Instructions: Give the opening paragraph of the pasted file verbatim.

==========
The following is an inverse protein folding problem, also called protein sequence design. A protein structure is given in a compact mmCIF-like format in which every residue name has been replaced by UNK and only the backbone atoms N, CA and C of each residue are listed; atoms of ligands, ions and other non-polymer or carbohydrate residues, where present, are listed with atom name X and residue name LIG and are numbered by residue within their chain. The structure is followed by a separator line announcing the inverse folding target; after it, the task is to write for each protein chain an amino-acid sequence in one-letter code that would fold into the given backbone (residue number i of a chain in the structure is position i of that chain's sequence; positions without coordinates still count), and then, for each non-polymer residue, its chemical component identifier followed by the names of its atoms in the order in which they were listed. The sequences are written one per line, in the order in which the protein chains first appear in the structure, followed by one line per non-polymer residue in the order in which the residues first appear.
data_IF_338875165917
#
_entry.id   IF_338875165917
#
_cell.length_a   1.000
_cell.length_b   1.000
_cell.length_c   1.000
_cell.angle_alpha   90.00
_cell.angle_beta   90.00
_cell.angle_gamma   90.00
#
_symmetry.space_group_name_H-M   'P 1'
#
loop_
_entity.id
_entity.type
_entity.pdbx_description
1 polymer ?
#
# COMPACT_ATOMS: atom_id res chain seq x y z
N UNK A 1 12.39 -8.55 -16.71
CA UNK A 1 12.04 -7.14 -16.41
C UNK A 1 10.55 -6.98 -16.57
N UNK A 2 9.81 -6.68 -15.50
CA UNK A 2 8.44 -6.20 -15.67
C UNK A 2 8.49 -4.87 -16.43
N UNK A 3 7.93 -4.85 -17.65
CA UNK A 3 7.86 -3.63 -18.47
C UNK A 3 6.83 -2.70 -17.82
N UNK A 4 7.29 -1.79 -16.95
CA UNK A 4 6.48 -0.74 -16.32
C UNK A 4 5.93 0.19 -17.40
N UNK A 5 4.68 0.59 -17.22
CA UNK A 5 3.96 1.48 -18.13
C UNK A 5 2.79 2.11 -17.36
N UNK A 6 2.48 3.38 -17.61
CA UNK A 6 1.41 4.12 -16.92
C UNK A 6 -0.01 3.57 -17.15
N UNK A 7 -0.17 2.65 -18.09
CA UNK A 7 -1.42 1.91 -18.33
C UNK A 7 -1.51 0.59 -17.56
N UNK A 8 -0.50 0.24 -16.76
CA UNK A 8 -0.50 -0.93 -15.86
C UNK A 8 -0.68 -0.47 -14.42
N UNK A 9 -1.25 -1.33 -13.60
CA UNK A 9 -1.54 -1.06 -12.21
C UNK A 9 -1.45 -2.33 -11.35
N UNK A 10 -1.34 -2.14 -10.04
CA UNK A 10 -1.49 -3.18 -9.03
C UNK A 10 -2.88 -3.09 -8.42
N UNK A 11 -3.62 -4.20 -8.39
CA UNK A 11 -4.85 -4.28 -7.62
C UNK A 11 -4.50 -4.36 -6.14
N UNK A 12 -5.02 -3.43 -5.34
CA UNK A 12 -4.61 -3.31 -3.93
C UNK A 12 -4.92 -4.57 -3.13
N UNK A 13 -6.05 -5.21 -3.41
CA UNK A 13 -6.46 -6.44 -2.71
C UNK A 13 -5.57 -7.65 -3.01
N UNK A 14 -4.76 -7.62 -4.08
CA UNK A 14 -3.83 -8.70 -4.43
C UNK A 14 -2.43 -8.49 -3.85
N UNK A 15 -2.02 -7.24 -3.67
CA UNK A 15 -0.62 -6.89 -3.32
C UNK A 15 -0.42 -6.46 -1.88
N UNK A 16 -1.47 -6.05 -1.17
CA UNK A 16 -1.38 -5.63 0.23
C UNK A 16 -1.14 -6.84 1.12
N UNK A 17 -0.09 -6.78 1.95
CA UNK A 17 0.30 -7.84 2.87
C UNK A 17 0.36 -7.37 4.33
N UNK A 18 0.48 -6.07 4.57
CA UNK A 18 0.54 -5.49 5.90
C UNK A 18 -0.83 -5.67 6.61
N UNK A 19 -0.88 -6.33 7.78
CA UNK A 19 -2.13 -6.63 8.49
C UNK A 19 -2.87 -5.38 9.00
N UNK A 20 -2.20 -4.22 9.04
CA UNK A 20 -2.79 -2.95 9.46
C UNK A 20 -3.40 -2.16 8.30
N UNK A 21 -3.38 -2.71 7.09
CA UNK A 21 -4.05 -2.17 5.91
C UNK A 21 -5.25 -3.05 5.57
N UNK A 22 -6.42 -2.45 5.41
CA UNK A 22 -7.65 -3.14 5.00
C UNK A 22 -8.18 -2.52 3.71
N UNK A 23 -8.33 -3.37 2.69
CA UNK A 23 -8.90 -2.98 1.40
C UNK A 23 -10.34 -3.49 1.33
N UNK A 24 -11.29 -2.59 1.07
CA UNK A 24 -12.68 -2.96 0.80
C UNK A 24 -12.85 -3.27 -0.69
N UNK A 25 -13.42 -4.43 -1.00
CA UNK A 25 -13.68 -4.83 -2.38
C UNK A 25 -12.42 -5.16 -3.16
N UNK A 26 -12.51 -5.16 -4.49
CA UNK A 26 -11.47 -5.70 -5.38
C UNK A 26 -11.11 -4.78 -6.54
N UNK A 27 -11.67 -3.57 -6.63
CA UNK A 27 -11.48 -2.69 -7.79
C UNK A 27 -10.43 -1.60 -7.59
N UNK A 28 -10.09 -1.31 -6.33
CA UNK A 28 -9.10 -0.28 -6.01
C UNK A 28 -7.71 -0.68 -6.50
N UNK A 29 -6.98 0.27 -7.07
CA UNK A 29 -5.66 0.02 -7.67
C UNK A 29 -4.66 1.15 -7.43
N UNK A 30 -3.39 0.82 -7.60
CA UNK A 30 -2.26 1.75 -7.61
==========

The following is an inverse protein folding problem, also called protein sequence design. A protein structure is given in a compact mmCIF-like format in which every residue name has been replaced by UNK and only the backbone atoms N, CA and C of each residue are listed; atoms of ligands, ions and other non-polymer or carbohydrate residues, where present, are listed with atom name X and residue name LIG and are numbered by residue within their chain. The structure is followed by a separator line announcing the inverse folding target; after it, the task is to write for each protein chain an amino-acid sequence in one-letter code that would fold into the given backbone (residue number i of a chain in the structure is position i of that chain's sequence; positions without coordinates still count), and then, for each non-polymer residue, its chemical component identifier followed by the names of its atoms in the order in which they were listed. The sequences are written one per line, in the order in which the protein chains first appear in the structure, followed by one line per non-polymer residue in the order in which the residues first appear.